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Storage Solutions for Computer Data

Flash Drive Data Storage Glovebox

Look at that small flash drive in my fingers! It holds 1 gigabyte of information. But as technology advances, it will be obsolete in just 18 months. Putting it in my car's glove box gets it away from my house in the event of a fire. PHOTO CREDIT: Tim Carter

DEAR TIM: I have a feeling that I might be a lot like many of your readers. I have a personal computer at home and wonder what is the best way to protect it and other data I have from fires and flooding. Some of my digital photos and other data are irreplaceable. Can I build something that would be fireproof and floodproof? On a personal level, how do you protect your computer data? Chuck E. Farmington Hills, MI

DEAR CHUCK: Your question presents, I believe, one of those rare instances where many people know they have a problem, but are too lazy to do something about it, or they make excuses as to why it never gets done. But if a fire or flood strikes, then Armageddon strikes in that person's private world and they are consumed by guilt and heartache.


For example, just days ago on my own local news a woman's flooding plight was shown. Priceless family photos were immersed in basement flood waters. Had the woman just taken the time to place them 6 feet in the air instead of in a box on the floor, her photos would not be waterlogged and wrinkled.

damaged kitchen from fire

How hot does a house fire get?

As far as fires go, they can cause damage just as fast as a flash flood. If a couch, or other combustible objects, catch fire in the room where you store your computer and other data, the temperature in the room just 3 feet off the floor can reach 500 F within three minutes of the ignition of the fire. Less than a minute later, the temperature in the room can climb to 1,400 F. Most plastic CD-ROM discs, magnetic disks and even circuit boards would be ruined within seconds when exposed to these extreme temperatures.

How about a fireproof safe?

You can buy many different fireproof safes and storage cabinets that can do a fantastic job of protecting the contents so long as they are placed inside the safe. Some may perform well in a flood if they have waterproof seals around the doors. But one of the problems is making sure the stuff you want to store fits inside the safe or the cabinet.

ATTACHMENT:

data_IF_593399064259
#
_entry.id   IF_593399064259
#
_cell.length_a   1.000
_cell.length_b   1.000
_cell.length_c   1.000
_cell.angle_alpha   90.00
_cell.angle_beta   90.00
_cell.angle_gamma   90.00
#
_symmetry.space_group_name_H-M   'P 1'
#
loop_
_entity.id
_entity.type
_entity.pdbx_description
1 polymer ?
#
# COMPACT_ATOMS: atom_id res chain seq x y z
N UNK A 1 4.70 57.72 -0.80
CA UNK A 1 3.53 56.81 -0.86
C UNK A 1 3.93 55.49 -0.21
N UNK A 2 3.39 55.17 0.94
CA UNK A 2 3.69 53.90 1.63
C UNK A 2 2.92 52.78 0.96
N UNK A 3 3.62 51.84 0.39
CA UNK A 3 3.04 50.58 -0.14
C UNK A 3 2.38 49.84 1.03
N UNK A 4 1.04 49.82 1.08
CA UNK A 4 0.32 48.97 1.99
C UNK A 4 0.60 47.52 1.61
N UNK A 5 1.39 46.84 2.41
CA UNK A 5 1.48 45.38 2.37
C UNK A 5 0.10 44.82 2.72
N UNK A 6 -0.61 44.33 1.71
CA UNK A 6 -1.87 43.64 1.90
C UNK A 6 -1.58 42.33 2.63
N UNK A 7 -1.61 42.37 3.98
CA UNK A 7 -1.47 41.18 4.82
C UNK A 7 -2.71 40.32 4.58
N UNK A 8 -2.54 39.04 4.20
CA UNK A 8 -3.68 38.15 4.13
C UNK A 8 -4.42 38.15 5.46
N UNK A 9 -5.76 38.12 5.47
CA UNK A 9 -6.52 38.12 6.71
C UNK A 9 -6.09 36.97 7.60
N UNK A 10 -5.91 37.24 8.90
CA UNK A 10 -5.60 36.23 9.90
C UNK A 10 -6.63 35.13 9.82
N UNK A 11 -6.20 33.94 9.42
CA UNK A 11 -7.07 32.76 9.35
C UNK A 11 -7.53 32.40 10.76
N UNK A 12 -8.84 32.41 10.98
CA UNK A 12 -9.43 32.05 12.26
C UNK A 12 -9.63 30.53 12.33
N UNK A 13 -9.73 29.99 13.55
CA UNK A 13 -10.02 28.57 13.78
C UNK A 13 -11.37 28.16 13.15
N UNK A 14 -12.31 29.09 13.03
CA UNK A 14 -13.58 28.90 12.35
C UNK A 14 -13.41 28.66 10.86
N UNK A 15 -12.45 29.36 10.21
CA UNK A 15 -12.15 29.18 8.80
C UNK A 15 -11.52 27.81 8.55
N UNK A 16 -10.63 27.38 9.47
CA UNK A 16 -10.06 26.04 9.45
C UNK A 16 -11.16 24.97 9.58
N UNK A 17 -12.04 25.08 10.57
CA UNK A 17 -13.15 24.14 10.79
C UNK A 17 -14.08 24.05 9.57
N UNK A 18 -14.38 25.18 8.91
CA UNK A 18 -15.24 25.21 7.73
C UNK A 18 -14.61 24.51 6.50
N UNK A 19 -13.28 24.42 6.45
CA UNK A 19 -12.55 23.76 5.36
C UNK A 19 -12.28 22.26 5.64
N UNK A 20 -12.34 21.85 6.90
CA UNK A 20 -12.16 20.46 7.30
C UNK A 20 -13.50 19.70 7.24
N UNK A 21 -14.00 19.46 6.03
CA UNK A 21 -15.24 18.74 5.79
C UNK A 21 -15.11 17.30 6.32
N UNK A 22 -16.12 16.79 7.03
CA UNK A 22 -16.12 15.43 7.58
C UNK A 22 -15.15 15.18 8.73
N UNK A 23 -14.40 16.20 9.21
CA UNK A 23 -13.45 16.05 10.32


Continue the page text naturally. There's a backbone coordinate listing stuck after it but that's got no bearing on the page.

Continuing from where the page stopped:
You can build a crude masonry storage bunker that will help protect your possessions in all but the worst fires. This structure would function much like a classic firewall in a building. Talk to any firefighter and they will tell you that solid masonry walls can take all but what the most severe fires can dish out. But the problem is dealing with an effective door to the bunker that will stop the searing gases from the fire from seeping into the masonry hut.

Store data outside the house

I solved my personal problem with the help from some computer savvy friends, two quick inexpensive purchases from the Internet and a few spare parts I had sitting around my house.

The first thing I purchased was an incredibly small flash or jump drive that acts just like the hard drive on your computer. I was able to purchase one that has an enormous 1 gigabyte storage capacity. This device is the size of my thumb, but much flatter. It plugs right into one of those small rectangular USB ports in my computer.

Once inserted, my computer thinks it is just another hard drive. I copy important folders and data onto this device, disconnect it and take it up and throw it in my car's glove box. Since I park my car on my driveway, it is safe from any house fire that might involve my attached garage. Floods normally don't cut across my driveway.

External Hard Drives

From time to time, I have discovered that I need more space than the little flash drive has to offer. It just so happens I had several older computers around I no longer use. These idle computers contained stagnant internal hard drives that still had enormous amounts of unused storage space. It only took me two minutes to remove the hard drive from one of the old computers. Fifteen dollars got me a connection cable that powers the drive and connects the old drive to my computer. I can transfer huge amounts of backup data to the old drives and store this device in a plastic bag in my car's trunk.

Offsite storage of data is critical. Some people say to store data in safe deposit boxes or other places. But that is hard to do and is a reason why most don't do it. Walking out to your car takes seconds. But if you park your car in an attached garage, then you need to develop a means to safely store your data outside of your home.

Inexpensive plastic 5-gallon buckets with snap-on lids work well as they are waterproof. But they can become saunas if you place them in direct sunlight. The small flash drives can be placed in a zip-lock plastic freezer storage bag and stored in an outdoor shed or under an artificial rock in a garden. The most important thing to remember is to protect these emergency backup storage devices from the same heat and moisture that you think might affect them inside your home.

If you ever bring one of these devices indoors and they are cold, you must allow them to reach room temperature and then wait an additional four hours before you use them. Condensation can form on the internal sensitive electrical parts of the hard or flash drives. If you apply power to them while the condensation is still present, they can short out and fail to function.

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